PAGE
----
ESPN and TNT will no longer broadcast NASCAR for the foreseeable future. The new contract succeeded a partnership with Turner Sports and ESPN which it was paid by $4.8 billion that was covered by the previous contract which was eight years that began in 2007.


Current broadcasts[edit]

Currently, two separate networks cover NASCAR races on radio:

From 2002—2006, all races were heard on XM channel 90 across the continental United States. In 2007, national satellite radio rights moved to Sirius channel 90. Among the programs on Sirius NASCAR Radio are a weekly program co-hosted by TV pit reporter Matt Yocum and Tony Stewart, and a morning drive time show formerly hosted by David Poole of The Charlotte Observer and Marty Snider of NBC and TNT. The Morning Drive is now hosted by MRN turn announcer Mike Bagley and MRN lead writer Pete Pistone. PRN's Jim Noble and Richard Childress Racing museum curator and former fueler Danny "Chocolate" Myers host the afternoon show called Tradin Paint. Longtime MRN turn announcer Dave Moody hosts SiriusXM Speedway. PRN pit reporter and turn announcer Brad Gillie co-hosts the Late Shift with Kenny Wallace. He's also the regular host of the weekend show Press Pass. Pat Patterson, also PRN turn announcer, hosts the weekend show The Frontstretch.

Following the merger of XM and Sirius, Sirius NASCAR Radio is heard on the XM through the "Best of Sirius" package on channel 90.

Both networks also have affiliation deals with hundreds of local radio stations. Many stations sign with more than one of these networks to ensure coverage of the entire season. However, for Indianapolis, if there is a conflict between the INDYCAR Radio affiliate and the radio station that carries NASCAR races, the INDYCAR Radio affiliate has first choice of carrying the race.

Beyond the United States[edit]

While NASCAR does not produce a "world feed" broadcast, it does have 23 international broadcast partners. Among them are NTV, TSN, Premier Sports, Motorvision TV, Sportsnet, The Score, Bell TV, Speed Latin America, Fox Sports Latin America, ESPN Middle East, Fox Sports Australia, AB Moteurs, ESPN America, Eurosport, Viasat Motor, Sport1, Sport TV, StarHub, Dubai Sports Channel, SNTV, Fox Sports Asia[22] and American Forces Network.[23] Neo Sports in India start broadcasting NASCAR races in March 2010 at Martinsville.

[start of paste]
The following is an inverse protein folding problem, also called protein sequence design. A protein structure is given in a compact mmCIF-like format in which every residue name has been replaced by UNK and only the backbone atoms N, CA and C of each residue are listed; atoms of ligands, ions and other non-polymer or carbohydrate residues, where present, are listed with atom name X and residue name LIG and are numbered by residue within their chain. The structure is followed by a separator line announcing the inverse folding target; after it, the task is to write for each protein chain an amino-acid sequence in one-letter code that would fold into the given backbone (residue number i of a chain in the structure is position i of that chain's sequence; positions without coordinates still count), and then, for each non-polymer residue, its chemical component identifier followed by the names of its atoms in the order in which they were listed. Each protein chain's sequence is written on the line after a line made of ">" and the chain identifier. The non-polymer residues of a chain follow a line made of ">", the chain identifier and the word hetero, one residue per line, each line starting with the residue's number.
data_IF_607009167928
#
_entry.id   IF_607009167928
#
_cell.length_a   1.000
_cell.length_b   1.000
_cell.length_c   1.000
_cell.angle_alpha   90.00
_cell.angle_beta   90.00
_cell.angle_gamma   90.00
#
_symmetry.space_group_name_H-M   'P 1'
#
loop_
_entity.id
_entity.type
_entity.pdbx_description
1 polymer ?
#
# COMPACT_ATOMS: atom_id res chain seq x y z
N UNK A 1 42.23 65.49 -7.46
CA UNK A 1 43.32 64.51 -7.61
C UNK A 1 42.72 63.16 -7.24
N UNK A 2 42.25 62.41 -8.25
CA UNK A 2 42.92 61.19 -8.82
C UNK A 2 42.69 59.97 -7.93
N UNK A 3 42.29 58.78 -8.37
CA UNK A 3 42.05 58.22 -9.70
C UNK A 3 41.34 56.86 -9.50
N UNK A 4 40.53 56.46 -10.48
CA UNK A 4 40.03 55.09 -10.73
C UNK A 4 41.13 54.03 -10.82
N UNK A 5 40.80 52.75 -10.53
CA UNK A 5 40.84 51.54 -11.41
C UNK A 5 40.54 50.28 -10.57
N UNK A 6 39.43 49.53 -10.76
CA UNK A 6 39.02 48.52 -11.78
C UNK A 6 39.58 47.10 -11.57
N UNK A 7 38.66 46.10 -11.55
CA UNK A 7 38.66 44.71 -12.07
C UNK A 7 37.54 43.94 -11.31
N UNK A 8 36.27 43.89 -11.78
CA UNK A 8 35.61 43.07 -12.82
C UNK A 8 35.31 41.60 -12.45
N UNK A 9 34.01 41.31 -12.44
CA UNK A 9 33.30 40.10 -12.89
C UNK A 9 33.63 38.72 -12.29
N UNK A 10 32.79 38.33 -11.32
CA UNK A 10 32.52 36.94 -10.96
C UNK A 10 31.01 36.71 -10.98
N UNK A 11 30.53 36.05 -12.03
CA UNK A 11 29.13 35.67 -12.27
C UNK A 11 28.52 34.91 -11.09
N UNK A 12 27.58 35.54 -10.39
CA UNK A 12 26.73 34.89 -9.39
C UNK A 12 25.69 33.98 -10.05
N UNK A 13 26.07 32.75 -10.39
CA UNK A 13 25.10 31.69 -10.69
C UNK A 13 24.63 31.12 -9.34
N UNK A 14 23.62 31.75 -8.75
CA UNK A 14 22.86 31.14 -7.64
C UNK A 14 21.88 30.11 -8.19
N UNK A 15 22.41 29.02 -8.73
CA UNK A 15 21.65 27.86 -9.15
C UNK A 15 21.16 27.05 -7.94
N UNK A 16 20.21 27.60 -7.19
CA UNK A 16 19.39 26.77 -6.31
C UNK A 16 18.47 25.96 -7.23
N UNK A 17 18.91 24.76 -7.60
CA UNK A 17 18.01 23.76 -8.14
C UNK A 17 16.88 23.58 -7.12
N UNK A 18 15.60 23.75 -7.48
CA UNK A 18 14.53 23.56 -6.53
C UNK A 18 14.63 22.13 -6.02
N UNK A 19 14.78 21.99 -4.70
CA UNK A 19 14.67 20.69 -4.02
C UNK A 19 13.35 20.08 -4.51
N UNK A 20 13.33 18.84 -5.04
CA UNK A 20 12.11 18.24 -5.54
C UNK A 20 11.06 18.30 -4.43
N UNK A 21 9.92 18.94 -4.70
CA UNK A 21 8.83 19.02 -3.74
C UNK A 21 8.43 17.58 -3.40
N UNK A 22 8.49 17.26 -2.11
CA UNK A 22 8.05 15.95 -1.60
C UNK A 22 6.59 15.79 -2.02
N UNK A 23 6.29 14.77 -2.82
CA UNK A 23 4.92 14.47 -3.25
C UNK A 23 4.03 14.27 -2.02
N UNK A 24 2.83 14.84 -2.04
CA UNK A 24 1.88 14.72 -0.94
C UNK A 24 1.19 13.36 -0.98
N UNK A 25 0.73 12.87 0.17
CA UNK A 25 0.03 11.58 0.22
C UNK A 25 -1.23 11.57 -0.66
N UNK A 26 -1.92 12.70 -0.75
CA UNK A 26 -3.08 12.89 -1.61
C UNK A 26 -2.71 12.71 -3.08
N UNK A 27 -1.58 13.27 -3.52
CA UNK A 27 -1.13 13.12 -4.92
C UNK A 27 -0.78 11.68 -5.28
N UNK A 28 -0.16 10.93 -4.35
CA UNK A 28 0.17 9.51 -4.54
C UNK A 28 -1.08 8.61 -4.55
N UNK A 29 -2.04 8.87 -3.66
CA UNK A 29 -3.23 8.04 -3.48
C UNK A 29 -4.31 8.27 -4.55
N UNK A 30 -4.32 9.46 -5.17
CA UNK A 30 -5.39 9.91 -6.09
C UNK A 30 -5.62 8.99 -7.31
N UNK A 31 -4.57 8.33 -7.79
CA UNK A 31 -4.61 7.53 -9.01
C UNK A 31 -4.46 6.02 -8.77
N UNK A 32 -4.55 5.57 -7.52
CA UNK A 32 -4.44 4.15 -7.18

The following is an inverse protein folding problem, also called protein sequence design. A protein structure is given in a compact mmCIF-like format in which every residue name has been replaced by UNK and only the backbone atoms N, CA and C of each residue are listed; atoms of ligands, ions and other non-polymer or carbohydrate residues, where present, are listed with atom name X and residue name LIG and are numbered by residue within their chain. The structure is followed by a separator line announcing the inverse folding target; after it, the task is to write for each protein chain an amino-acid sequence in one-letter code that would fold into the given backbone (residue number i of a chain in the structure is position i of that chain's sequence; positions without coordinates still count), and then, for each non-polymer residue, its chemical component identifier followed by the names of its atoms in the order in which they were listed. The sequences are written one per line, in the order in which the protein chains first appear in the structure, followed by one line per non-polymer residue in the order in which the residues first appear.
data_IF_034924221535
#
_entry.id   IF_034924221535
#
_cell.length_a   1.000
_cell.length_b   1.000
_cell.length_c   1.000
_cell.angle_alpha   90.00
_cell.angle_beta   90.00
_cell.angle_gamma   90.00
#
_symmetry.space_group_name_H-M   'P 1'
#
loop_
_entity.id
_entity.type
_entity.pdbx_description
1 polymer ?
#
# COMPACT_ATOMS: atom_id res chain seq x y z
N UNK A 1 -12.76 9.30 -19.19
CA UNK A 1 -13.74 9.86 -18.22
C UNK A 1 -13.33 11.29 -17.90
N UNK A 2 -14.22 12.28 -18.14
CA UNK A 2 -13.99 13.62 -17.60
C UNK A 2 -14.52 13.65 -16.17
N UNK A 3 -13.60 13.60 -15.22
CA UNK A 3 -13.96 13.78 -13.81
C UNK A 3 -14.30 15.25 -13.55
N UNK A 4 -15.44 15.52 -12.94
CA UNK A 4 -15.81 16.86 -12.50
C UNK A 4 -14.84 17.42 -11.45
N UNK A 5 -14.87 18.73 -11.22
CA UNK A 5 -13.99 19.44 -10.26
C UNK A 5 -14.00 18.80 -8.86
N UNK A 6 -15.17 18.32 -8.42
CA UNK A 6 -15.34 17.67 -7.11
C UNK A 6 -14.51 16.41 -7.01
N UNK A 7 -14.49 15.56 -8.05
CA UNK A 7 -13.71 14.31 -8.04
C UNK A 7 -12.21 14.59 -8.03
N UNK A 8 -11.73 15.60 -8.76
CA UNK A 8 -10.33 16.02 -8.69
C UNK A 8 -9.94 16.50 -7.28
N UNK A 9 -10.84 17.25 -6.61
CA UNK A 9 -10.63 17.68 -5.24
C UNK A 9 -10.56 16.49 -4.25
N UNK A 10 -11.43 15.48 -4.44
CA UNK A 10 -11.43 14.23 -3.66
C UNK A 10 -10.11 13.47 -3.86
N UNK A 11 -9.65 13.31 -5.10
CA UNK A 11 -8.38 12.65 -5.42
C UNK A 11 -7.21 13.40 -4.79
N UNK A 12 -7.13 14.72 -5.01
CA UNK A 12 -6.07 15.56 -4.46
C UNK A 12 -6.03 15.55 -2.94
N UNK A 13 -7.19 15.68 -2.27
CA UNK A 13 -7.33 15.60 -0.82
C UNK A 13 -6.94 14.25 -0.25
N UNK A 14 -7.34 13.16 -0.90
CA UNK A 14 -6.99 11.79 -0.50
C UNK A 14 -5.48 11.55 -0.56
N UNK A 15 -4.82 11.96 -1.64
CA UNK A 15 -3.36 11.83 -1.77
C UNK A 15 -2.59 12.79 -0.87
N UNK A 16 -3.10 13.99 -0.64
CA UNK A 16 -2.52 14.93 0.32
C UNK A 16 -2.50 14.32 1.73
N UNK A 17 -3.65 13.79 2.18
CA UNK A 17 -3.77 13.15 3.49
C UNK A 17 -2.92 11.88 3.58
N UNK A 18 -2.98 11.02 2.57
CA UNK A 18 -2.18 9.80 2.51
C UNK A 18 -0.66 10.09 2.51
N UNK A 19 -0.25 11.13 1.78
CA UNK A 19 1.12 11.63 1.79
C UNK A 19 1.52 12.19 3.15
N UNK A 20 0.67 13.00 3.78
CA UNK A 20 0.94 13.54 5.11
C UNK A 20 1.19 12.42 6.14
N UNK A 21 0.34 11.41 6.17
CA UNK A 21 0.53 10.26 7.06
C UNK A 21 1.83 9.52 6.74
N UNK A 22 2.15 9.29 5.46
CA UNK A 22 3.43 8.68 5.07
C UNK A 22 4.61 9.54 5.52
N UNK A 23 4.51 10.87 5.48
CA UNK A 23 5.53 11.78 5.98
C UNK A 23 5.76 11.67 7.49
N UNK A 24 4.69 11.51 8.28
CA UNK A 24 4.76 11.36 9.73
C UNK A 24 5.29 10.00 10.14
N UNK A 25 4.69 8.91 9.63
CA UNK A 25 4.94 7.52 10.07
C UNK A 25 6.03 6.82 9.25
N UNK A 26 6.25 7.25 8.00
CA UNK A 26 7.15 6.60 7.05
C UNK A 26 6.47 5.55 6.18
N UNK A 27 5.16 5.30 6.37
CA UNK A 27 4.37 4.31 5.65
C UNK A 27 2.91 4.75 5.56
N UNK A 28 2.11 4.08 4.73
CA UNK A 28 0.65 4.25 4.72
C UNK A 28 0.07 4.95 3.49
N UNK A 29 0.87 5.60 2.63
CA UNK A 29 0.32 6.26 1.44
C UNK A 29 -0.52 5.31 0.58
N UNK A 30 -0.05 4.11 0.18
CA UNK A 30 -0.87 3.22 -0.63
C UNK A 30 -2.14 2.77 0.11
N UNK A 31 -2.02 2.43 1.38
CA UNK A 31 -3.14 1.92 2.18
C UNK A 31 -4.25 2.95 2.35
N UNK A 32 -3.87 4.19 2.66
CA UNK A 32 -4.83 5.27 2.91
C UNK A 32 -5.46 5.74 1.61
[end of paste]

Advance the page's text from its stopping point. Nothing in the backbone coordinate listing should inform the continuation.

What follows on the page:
All international broadcasts are directly taken from the domestic feed. Although the graphics are from NASCAR and without advertising.

Broadcast networks[edit]

These are the broadcasters for the 2016 NASCAR season:

Country TV Network Language Free-to-air / Free-to-view / Pay Trucks Xfinity Cup Notes
Africa SuperSport Varies Pay Live Live Live
Asia Fox Sports Asia Varies Pay No Highlights Live
All Sports Network (Hongkong, Indonesia, Macau, Malaysia, Philippines, Singapore, Taiwan, Thailand, Vietnam) Varies Pay Live Live No
 Australia Fox Sports English Pay No Live Live
 Brazil Fox Sports 2 Portuguese Pay Live Live Live
 Canada TSN English Pay No Live Live
Fox Sports Racing Pay Live No* No* *Simulcast of Practices, Qualifyings and Exhibition Races broadcast on FS1/FS2
RDS French Pay No Live* Live* *Subject to other live events.
 Croatia Sport Klub Croatian Pay No No Live NASCAR Cup Series shown commercial-free.
 Czech Republic Arena Sport Slovakian Pay Live Live Live Every race is shown commercial free
 Denmark Eurosport DK Danish Pay Live Live Live Every race is shown commercial free
 France AB Moteurs French Pay No No Live
 Germany Motorvision TV German Pay Highlights No Live Each race will be broadcast without advertising, and the viewer can choose between the original or German Commentary. Is currently not broadcast on Cable TV as the contract with Sky has ended. Motorvision over Satellite and IPTV is still available.
 Hungary DIGI Sport Hungarian Pay No No Live NASCAR Cup Series shown commercial-free.
 India NEO Sports English Pay No No Live
 Italy Fox Sports Speed Italian Pay Live Highlights Live
Latin America (except Brazil) Fox Sports 3 Spanish Pay Live* Live* Live* *Subject to other live events. SD/HDTV feed.
 Japan Nittele G+ Japanese Pay No No Live Live the Cup series, only the selected races.
 Netherlands Sport1 Dutch Pay Highlights (some races live) Highlights (some races live) Live Each race will be broadcast without advertising, and the viewer can choose between the original or Dutch Commentary
 Poland Motowizja Polish Pay No No Live Most NASCAR Cup Series races live. Highlights from every race.
 Portugal Sport TV Portuguese Pay Live Live Live Every race is shown commercial free
 Romania DIGI Sport Romanian Pay No No Live NASCAR Cup Series shown commercial-free.
Scandinavia Viasat Motor Norwegian and Swedish Pay No No Live
 Serbia Sport Klub Serbian Pay No No Live NASCAR Cup Series shown commercial-free.
 Slovakia Arena Sport Slovakian Pay Live Live Live Every race is shown commercial free
 Slovenia Sport Klub Slovenian Pay No No Live
 Spain Eurosport Spanish Pay Live Live Live
 United Kingdom Premier Sports English Pay Highlights Highlights Live NASCAR Cup Series shown commercial-free.
 United States Fox Sports English Free 1 Live Live Fox Sports carries the first 16 races of the season, as well as both exhibition races.
Fox Sports 1 English Pay Live Live Live
NBC Sports English Free No Live Live NBC Sports carries the final 20 races of the season.
NBCSN English Pay No Live Live
American Forces Network English Free Live Live Live Serves the United States Armed Forces around the world.